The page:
XX Factor


Dec 1, 2003
Outside Magazine

Round-the-World Sailor
Cowes, Scotland

WHY SHE RULES: Emma Richards can pinpoint the moment she decided to spend the rest of her life on the water. It was 1997, and she was crewing for British sailing legend Tracy Edwards on an all-female bid for a new round-the-world speed record when an ailing teammate handed her the wheel of the 92-foot catamaran Royal & Sun Alliance in the middle of the Southern Ocean. "At the end of that race," says the Scotland-born sailor, "I decided I didn't want to wait for other people to put teams together." And she didn't. Following in the footsteps of her rival, 26-year-old British star Ellen MacArthur, Richards has blasted through a dozen high-profile races, setting an all-female speed record (with 34-year-old Brit Miranda Merron) in the 2000 Round Britain and Ireland Race. Last May she finished fourth in the 28,800-mile, eight-month Around Alone, becoming the youngest competitor and first British woman ever to complete the grueling race. "You have to be a jack-of-all-trades," she says of solo endeavors, "always watching things like battery voltage and your food levels. It's as much project management as it is sailing." SAYS WHO: "I was quite surprised when Emma opted for single-handed sailing, since she is such a great team player," says Edwards, 41, whom Richards considers a mentor. "But Emma works hard at getting things right and never takes anything for granted." DRY-LAND EXERCISES: When not at sea, Richards derives perverse joy from carving up the British Isles' nearly nonexistent powder. "If you can snowboard in Scotland," she says, "you can do it anywhere." FORWARD SPIN: Richards is assembling a crew for the 2005 round-the-world Volvo Ocean Race, in which she'll likely go head to head with MacArthur. —JASON DALEY

Fossil Hunter
Nairobi, Kenya

WHY SHE RULES: In 1977, six-year-old Louise Leakey became the youngest human to find one of the oldest hominoids. Thirsty and exhausted from trying to keep up with her parents, renowned paleoanthropologists Richard and Meave, Louise plopped down in the dust in northwestern Kenya's Turkana Basin and picked up a shiny sliver of what looked like a tooth, which it was—from a 17-million-year-old primate. By age 12, the heir to the world's most famous archaeological dynasty (she's the granddaughter of Louis and Mary) was driving the Land Rover to pick up water for the team, and at age 18 she learned how to fly a single-engine Cessna 150. "You can't expect anyone to do something that you would not first do yourself," Louise says of growing up in the bush. In 1993, while she was at college in England, her father lost his legs in a plane crash, and Louise was summoned back to Africa to help her mother run the family's field camp. Six years later, the mother-daughter team found a 3.5-million-year-old skull that is believed to belong to a branch of early humans known as Kenyanthropus platyops—a discovery that confirmed her place within the Leakey legacy. "I have certainly stepped into big boots," she admits, "but there are many paths to walk them along." SAYS WHO: "Louise's love of fossils and her motivation to recover them from the field is as high as I've ever seen," says Richard Potts, director of the Smithsonian Institution's Human Origins Program. "She will make a tremendous contribution to science." HAVE A FOUR-CYLINDER MOTOR, WILL FLY: Last April, Louise and fiancée; Emmanuel de Merode, who works to protect great apes in the Democratic Republic of Congo, flew from France to Kenya in a homemade plane powered by a Subaru car engine. The trip took 45 hours. FORWARD SPIN: First there's the wedding, then the fundraising: Further fossil exploration along the eastern edge of Lake Turkana will cost an estimated $2.4 million over five years. —STEPHANIE PEARSON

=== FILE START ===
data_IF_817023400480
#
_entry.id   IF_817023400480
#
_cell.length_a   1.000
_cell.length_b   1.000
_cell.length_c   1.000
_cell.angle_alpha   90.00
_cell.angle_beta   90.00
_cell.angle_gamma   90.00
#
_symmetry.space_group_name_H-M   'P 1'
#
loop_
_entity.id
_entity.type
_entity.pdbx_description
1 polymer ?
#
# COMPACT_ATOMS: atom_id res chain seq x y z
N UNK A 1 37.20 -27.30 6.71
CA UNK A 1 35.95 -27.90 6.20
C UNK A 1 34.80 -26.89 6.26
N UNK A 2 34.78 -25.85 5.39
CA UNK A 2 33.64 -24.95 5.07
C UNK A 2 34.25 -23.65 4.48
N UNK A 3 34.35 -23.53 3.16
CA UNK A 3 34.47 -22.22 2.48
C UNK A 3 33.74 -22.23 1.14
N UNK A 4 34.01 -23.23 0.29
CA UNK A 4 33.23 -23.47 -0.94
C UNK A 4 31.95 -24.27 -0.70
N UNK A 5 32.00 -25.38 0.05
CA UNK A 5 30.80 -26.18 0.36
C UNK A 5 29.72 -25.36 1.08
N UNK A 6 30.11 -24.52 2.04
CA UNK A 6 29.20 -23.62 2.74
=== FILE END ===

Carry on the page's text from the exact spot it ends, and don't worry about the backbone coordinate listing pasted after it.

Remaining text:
Jönköping, Sweden

WHY SHE RULES: Renata Chlumska is one of those maddeningly natural athletes who makes every undertaking look easy. Growing up in Sweden, she dabbled in ballet, competitive cycling, jujitsu, and diving. In 1995 she took a rock-climbing course in Sweden and fell in love with the sport and her instructor, Swedish adventurer Göran Kropp. Chlumska caught the Himalayan bug the next year while managing Kropp's Everest base camp, and became the first Swedish woman to summit the peak in 1999. But it's her passion for long-haul exploration—such as her four-month, 4,000-mile bike ride from Nepal to Sweden with Kropp in '96—that sets her apart. When Kropp was killed in a September 2002 climbing accident, Chlumska vowed to move forward with their next expedition on her own: circumnavigating the lower 48 by bike, kayak, and foot. "Even though there are days I still think Göran's just away on a long trip," she says, "I only know how to go full force and follow my own dreams." SAYS WHO: "Renata can deal with long periods of exhausting work and is not easily intimidated by bad weather or big objectives," says IMAX filmmaker David Breashears, who befriended Chlumska while filming Everest in 1996. "The only thing that would surprise me about Renata is if she didn't achieve what she set out to do." WHAT'S HOLDING HER BACK: U.S. immigration officials don't recognize "multisport athlete" as a legitimate occupation and, at press time, aren't letting her back in the country. "She's survived rock-throwing and knife-wielding in Asia and the Middle East," says Ryan Hayter, PR consultant for Chlumska's gear sponsor, Helly Hansen, "but she can't seem to beat America's stiff immigration policies." FORWARD SPIN: Red tape aside, Chlumska hopes to launch her 11,600-mile trip from Seattle in July. "Thinking about it is the only thing that puts a smile on my face," she says. "It will help me build a platform for my next adventure." —DIMITY MCDOWELL